Shaq is shooting free throws. He makes his first shot, then misses his second.

Confidence is a huge factor in how well Shaq plays. This means that for each subsequent shot, the probability he makes it is equal to the fraction of shots he has made so far.

For example, there is a $\frac12$ chance he makes his third shot. If he makes that, there is a $\frac23$ chance he will make his fourth.

After 101 shots (including the first two), what is the probability that Shaq sank less than 21 baskets?

Side note: Symmetry implies that Shaq will make half of his free throws on average, which matches his career average of 52.7% pretty closely.

  • 5
    $\begingroup$ He was lucky to make the first shot. Otherwise he would never hit again. $\endgroup$
    – Sleafar
    Sep 28, 2015 at 19:13
  • 9
    $\begingroup$ @Sleafar I'd say he was incredibly unlucky to miss the second, since he should have had a 100% chance at that point ;) $\endgroup$
    – Set Big O
    Sep 28, 2015 at 19:48
  • $\begingroup$ @Geobits Hehe, that's true. $\endgroup$
    – Sleafar
    Sep 28, 2015 at 19:52
  • 4
    $\begingroup$ In my opinion, this question is on-topic because the result is unexpectedly simple. $\endgroup$
    – f''
    Sep 28, 2015 at 20:51

3 Answers 3


After $n$ shots, it is equally likely that Shaq has made any number of shots from $1$ to $n-1$.

Proof by induction:

If $n=2$, then Shaq has made $1$ shot, which is the entire range from $1$ to $2-1$.


  • For Shaq to make $1$ shot out of $n$, he must make $1$ shot out of $n-1$ and then miss the next shot. This has a probability of $\frac{1}{n-2}*\frac{n-2}{n-1}=\frac{1}{n-1}$.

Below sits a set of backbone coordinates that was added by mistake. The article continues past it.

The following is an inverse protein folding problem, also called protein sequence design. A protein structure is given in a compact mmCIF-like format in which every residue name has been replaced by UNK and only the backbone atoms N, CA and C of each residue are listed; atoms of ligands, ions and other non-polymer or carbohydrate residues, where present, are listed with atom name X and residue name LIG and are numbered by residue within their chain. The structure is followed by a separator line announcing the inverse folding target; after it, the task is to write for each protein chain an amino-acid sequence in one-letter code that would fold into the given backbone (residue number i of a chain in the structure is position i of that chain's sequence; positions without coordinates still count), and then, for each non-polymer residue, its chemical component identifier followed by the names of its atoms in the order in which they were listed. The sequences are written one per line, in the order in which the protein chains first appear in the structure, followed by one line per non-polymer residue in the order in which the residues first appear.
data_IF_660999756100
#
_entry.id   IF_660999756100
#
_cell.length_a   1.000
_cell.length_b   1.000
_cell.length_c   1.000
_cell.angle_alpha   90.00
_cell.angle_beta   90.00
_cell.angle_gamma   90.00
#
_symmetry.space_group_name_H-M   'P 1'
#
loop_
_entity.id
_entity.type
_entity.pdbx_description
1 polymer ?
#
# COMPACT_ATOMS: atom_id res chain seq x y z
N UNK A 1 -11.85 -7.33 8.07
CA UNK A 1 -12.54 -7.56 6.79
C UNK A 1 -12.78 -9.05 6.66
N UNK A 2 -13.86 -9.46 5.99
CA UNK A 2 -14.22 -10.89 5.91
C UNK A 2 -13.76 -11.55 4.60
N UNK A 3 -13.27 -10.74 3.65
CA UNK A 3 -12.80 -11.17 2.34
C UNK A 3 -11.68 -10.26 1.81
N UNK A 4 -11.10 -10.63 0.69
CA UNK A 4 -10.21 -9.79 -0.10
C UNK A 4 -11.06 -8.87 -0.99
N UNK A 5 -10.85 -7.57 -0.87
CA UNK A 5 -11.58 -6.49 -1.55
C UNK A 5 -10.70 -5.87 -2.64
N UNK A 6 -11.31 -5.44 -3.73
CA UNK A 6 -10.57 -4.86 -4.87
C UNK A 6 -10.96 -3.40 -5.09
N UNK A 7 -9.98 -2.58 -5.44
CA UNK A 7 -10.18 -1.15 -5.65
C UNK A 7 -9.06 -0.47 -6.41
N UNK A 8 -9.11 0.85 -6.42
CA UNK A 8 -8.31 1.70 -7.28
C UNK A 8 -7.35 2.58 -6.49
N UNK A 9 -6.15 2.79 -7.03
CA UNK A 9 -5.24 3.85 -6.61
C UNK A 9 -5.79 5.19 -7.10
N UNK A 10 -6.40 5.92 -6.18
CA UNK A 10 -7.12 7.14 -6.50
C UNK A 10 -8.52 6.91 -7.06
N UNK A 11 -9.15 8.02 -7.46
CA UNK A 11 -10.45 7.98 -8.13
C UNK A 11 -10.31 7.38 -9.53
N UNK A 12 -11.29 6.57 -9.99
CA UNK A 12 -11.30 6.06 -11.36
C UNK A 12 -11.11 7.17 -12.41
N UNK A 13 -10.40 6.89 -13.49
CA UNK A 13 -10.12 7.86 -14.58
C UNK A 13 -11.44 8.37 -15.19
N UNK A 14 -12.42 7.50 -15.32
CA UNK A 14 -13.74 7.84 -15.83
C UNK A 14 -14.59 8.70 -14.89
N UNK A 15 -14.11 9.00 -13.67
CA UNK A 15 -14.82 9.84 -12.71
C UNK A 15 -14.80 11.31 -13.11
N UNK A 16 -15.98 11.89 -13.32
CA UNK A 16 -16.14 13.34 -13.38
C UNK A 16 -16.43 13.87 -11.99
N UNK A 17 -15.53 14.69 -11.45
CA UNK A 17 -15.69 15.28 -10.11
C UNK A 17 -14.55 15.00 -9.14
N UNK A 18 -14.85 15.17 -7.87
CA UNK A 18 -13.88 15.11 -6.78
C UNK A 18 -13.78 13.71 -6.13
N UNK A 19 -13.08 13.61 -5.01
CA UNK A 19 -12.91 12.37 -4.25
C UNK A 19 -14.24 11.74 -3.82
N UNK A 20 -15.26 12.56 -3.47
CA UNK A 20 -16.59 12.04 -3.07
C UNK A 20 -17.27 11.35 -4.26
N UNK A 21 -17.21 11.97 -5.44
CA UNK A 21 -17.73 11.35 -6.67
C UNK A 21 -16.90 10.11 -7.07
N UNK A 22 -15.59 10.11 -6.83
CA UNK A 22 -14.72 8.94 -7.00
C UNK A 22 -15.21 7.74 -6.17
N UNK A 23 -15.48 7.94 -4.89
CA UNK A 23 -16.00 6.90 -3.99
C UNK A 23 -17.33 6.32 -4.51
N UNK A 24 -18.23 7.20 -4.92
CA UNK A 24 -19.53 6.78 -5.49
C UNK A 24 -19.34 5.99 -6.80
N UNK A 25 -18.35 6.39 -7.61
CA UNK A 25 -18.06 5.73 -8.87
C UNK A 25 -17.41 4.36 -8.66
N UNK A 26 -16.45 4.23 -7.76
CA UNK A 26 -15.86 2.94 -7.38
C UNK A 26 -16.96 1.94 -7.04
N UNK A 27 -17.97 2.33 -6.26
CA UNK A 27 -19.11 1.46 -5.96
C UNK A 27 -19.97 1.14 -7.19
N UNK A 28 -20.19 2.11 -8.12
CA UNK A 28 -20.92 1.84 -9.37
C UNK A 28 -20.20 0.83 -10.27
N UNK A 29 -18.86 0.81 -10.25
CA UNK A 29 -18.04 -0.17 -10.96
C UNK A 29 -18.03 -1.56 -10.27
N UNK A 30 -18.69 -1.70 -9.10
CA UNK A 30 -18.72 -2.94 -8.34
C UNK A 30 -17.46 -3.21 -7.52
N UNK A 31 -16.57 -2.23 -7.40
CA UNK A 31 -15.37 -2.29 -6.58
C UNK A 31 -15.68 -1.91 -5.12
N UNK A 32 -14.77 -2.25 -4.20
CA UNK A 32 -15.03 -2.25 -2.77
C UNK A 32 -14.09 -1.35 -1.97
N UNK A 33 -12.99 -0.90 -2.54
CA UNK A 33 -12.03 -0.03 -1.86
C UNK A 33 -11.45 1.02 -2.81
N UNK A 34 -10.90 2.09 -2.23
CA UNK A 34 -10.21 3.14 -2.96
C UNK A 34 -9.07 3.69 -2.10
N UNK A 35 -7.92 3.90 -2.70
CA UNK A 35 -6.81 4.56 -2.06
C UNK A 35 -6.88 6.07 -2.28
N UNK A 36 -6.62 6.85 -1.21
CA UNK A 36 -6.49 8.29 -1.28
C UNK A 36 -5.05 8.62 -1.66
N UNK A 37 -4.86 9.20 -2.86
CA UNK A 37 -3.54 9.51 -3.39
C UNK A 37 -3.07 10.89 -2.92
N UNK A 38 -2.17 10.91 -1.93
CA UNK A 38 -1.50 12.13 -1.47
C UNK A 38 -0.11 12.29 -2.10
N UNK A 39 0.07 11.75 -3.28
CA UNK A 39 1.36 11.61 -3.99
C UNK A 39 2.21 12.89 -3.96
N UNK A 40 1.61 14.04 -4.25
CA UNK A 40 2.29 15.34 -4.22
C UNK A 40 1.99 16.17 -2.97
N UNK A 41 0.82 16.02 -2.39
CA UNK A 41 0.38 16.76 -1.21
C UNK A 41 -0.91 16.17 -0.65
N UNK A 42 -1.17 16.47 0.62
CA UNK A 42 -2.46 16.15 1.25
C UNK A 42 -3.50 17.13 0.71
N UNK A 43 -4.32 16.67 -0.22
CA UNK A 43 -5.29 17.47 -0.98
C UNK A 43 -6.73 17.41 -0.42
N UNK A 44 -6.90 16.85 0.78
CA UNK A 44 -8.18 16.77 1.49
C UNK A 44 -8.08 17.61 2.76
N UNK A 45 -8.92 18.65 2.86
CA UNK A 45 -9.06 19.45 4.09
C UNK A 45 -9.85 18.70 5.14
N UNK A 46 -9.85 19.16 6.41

• For Shaq to make $n-1$ shots out of $n$, he must make $n-2$ shots out of $n-1$ and then make the next shot. This has a probability of $\frac{1}{n-2}*\frac{n-2}{n-1}=\frac{1}{n-1}$.
  • For Shaq to make $k$ shots out of $n$, with $1<k<n-1$, he either makes $k-1$ shots out of $n-1$ and makes the next shot, or he makes $k$ out of $n-1$ and misses the next. The total probability of these is $\frac{1}{n-2}*\frac{k-1}{n-1}+\frac{1}{n-2}(1-\frac{k}{n-1})=\frac{1}{n-2}(\frac{k-1}{n-1}+1-\frac{k}{n-1})=\frac{1}{n-2}*\frac{n-2}{n-1}=\frac{1}{n-1}$.

So the probability that Shaq makes $m$ shots out of $n$, for $1\le m\le n-1$, is always $\frac{1}{n-1}$. The probability that Shaq makes between $1$ and $20$ shots inclusive out of $101$ is $\frac{20}{100}=\boxed{\frac{1}{5}}$.


This is equivalent to Polya's urn model (https://en.wikipedia.org/wiki/P%C3%B3lya_urn_model). From the canonical starting state of one ball of each colour the resulting distribution at any stage is uniform, i.e. Shaq has an equal chance of making any number of free throws between 1 and 100.
So the probability that Shaq makes 20 or fewer free throws is $\frac{20}{100}=0.2$.


Here is a quick Monte Carlo simulation I wrote to verify the result of $\frac{1}{5}$:

Python 3.4:

from random import random
def made_less_than_21():
    baskets = 1
    total = 2
    for shot in range(99):
        if random() < baskets/total:
            baskets += 1
        total += 1
    return baskets < 21
less_than_21 = 0
trials = 100000
for trial in range(trials):
    if made_less_than_21():
        less_than_21 += 1
print ("Answer is about", less_than_21/trials)

$\implies answer \approx 0.200622$


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